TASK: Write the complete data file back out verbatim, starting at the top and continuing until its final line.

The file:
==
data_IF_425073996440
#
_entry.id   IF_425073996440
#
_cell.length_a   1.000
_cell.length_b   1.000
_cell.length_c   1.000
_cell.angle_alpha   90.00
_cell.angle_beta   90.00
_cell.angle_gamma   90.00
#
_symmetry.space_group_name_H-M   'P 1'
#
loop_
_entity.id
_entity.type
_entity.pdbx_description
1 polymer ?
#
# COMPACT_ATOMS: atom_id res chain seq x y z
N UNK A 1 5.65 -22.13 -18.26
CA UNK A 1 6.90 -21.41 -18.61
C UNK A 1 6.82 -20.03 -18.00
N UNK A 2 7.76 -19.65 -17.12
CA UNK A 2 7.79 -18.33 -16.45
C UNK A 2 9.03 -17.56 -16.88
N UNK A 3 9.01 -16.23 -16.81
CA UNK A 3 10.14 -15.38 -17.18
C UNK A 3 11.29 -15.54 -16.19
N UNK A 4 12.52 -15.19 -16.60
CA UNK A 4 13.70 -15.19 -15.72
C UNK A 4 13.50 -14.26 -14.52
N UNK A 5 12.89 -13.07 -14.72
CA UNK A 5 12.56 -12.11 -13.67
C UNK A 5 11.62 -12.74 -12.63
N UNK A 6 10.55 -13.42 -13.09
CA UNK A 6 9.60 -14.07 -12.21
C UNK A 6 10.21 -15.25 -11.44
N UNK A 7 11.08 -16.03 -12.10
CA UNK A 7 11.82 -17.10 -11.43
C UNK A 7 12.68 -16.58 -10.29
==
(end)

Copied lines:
data_IF_425073996440
#
_entry.id   IF_425073996440
#
_cell.length_a   1.000
_cell.length_b   1.000
_cell.length_c   1.000
_cell.angle_alpha   90.00
_cell.angle_beta   90.00
_cell.angle_gamma   90.00
#
_symmetry.space_group_name_H-M   'P 1'
#
loop_
_entity.id
_entity.type
_entity.pdbx_description
1 polymer ?
#
# COMPACT_ATOMS: atom_id res chain seq x y z
N UNK A 1 5.65 -22.13 -18.26
CA UNK A 1 6.90 -21.41 -18.61
C UNK A 1 6.82 -20.03 -18.00
N UNK A 2 7.76 -19.65 -17.12
CA UNK A 2 7.79 -18.33 -16.45
C UNK A 2 9.03 -17.56 -16.88
N UNK A 3 9.01 -16.23 -16.81
CA UNK A 3 10.14 -15.38 -17.18
C UNK A 3 11.29 -15.54 -16.19
N UNK A 4 12.52 -15.19 -16.60
CA UNK A 4 13.70 -15.19 -15.72
C UNK A 4 13.50 -14.26 -14.52
N UNK A 5 12.89 -13.07 -14.72
CA UNK A 5 12.56 -12.11 -13.67
C UNK A 5 11.62 -12.74 -12.63
N UNK A 6 10.55 -13.42 -13.09
CA UNK A 6 9.60 -14.07 -12.21
C UNK A 6 10.21 -15.25 -11.44
N UNK A 7 11.08 -16.03 -12.10
CA UNK A 7 11.82 -17.10 -11.43
C UNK A 7 12.68 -16.58 -10.29